Apartheid, gender and property relations in South Africa: Some reflections from Rahube v Rahube & Others

Authors: Kennedy Kariseb & Nimrod Muhumuza

Kennedy Kariseb Nimrod Muhumuza

Land reform is a litmus test for how far post-apartheid democratic South Africa is willing to go to redress its abhorrent racist and sexist history. There have been several attempts to reconcile colonial and apartheid-era laws with their concomitant rights and obligations in the new democratic dispensation, epitomised by the transformative 1996 Constitution. The latest proposal is to expropriate land without compensation which is currently undergoing public consultation. However, scant attention has been paid to the gendered land relations that have excluded women from owning land in their own name.

The recent  judgment of Kollapen J in Rahube v Rahube & Others,[1] is one such case that indicates the difficulty of reconciling the impact of a skewed racial, gendered history in a new democratic dispensation premised in a supposedly transformative constitutional regime.[2] The Rahube judgment is another (rather unfortunate) reminder of the subordinate position that women occupy in South Africa, as in most parts of Africa, reminding us that inasmuch as land and property relations in South Africa were racially anchored, they were, (and still are) thoroughly gendered. This is because for the most part, colonial and apartheid laws and practices limited, and at worst excluded women from accessing and controlling resources such as property, including land.[3]

Despite the transformative rhetoric enshrined in the 1996 Constitution, women, particularly black women, have not benefited from attempts at land reform, including housing and access to property. South Africa’s Constitution provides for the existence of a dual system of statutory law and ‘indigenous customary law.’ This body of customs and practices observed among the indigenous African people of South Africa pre-dates colonialism and apartheid. Traditionally, women have been denied rights to property under customary law in South Africa. Under customary law, a woman was generally regarded as a minor under the guardianship of her father, husband or brother, incapable of owning or acquiring property.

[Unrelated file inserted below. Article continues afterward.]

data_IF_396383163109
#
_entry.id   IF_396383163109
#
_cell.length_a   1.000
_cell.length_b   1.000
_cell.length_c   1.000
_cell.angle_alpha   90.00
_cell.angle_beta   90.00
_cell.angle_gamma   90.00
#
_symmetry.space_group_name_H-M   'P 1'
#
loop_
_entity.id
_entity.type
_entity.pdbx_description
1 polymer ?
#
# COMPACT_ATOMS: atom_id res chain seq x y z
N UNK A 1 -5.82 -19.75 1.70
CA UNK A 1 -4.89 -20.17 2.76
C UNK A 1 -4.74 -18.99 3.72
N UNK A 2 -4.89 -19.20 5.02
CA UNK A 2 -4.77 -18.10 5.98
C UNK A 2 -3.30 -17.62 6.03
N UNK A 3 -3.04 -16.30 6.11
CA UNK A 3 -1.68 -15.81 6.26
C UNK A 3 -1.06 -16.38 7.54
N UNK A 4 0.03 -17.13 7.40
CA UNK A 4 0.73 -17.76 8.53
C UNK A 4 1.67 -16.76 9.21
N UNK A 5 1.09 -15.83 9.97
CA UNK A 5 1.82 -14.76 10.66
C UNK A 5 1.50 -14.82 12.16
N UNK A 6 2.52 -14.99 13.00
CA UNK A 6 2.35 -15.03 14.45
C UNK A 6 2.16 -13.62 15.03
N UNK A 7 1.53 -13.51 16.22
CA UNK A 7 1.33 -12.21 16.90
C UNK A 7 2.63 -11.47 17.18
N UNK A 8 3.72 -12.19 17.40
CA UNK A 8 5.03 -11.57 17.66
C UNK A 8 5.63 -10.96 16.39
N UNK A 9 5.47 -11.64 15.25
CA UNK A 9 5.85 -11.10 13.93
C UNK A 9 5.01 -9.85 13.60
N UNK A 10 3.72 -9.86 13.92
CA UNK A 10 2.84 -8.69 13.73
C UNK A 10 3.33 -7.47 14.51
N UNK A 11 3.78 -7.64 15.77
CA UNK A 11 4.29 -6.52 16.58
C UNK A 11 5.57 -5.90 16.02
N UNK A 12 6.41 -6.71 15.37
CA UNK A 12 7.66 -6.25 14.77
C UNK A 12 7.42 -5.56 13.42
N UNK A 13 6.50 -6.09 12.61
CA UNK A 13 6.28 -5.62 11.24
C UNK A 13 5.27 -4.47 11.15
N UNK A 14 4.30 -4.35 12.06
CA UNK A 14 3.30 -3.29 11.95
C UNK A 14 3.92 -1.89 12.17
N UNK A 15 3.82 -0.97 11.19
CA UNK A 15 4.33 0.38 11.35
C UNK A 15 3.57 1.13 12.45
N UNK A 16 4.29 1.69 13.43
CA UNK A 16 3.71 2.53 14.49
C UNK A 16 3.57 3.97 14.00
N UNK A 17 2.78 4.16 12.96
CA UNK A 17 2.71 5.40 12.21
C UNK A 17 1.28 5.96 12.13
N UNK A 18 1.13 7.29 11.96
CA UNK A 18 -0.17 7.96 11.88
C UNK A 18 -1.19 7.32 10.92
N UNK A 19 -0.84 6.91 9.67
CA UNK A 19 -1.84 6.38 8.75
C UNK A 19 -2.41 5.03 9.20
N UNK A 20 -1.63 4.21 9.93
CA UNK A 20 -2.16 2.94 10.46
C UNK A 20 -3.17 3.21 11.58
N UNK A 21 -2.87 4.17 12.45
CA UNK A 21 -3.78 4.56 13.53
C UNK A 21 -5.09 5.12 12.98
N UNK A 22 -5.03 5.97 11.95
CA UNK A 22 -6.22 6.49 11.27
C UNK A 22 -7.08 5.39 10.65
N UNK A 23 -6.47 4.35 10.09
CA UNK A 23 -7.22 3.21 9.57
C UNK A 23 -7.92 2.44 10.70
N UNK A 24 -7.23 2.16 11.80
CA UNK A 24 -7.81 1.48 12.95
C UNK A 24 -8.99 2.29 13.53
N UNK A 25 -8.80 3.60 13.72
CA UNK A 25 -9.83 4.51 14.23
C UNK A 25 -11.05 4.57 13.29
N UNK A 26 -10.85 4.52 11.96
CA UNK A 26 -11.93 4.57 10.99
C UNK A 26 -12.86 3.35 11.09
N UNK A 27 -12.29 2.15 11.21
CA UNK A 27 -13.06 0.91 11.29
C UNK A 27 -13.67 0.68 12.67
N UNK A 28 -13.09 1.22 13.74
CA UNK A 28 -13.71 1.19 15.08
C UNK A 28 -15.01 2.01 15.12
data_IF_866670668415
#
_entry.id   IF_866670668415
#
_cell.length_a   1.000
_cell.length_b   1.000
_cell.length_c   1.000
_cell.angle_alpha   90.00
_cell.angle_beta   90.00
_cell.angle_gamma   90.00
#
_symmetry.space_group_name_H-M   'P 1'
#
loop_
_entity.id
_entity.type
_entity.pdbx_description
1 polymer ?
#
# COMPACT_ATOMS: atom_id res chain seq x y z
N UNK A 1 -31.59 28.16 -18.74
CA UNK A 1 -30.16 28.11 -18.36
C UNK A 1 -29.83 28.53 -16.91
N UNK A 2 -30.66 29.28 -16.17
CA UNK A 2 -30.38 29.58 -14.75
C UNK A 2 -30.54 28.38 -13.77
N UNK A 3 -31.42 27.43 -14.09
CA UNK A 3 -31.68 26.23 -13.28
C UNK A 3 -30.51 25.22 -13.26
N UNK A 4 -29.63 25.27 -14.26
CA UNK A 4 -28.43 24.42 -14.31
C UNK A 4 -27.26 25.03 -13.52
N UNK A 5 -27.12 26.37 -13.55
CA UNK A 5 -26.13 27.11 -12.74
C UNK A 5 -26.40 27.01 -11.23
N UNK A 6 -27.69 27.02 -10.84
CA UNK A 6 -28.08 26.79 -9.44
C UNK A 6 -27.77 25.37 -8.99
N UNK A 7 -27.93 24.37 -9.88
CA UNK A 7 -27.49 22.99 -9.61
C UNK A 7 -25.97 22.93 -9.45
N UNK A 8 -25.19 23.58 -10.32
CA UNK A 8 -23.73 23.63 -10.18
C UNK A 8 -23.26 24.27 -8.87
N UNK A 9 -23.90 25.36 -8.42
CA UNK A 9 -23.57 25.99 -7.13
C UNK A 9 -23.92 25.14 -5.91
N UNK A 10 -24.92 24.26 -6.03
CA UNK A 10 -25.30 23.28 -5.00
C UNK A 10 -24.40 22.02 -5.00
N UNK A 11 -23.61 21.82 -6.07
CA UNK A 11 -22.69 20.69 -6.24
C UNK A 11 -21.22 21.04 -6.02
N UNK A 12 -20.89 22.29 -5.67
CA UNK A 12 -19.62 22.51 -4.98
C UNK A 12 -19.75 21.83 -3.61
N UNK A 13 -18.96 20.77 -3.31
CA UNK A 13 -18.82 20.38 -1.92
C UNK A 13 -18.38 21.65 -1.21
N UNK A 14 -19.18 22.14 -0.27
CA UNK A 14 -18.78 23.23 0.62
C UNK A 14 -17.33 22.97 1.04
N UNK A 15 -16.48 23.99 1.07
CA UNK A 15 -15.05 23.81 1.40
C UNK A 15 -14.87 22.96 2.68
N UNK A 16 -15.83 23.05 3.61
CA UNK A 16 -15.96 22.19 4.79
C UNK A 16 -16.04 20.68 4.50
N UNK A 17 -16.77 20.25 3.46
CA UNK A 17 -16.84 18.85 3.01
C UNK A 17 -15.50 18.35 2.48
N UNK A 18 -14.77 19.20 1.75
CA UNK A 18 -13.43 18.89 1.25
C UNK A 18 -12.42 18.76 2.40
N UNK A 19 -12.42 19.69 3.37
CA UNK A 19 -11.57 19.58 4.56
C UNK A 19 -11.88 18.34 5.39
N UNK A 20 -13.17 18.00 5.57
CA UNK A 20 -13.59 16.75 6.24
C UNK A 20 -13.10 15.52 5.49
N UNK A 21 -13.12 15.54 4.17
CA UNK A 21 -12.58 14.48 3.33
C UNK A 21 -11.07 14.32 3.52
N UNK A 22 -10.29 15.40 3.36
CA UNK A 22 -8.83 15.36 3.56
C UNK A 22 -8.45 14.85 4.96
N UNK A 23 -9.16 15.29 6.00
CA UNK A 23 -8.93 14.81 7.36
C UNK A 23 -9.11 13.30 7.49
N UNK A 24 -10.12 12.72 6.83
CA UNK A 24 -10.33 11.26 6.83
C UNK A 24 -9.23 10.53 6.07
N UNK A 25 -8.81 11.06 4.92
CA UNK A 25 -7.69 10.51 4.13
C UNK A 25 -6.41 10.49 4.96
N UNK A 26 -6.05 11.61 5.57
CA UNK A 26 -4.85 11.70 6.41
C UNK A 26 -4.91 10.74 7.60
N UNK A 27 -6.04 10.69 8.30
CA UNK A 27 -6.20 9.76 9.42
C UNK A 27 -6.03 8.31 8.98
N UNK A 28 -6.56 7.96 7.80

The subordination of women by customary law further found root in colonial and apartheid statutory law. For example, in rural areas, the 1913 Land Act (later the Black Administration Act) legalised the restriction of access to land by women in their own name. In urban areas, the Group Areas Act prevented women of different racial groups from having access to land and homes and resulted in many forced relocations. As stated already, a woman was barred from owning property under customary law as she was considered a minor and was therefore a ward of her father, husband or brother. The intestate law on succession also excluded women from ownership of property. Succession under customary law was based on the principle of primogeniture which requires that only males can be heirs to estates of deceased owners. Since only men could own land and property, it followed that only sons could inherit that property. As a result, women were incapable of inheriting from the deceased estate of their father or husband if the deceased died without a will. While the situation has changed at the legal level, mostly through the pioneering jurisprudence of the South African courts, in practice many women still remain excluded from accessing property, particularly land.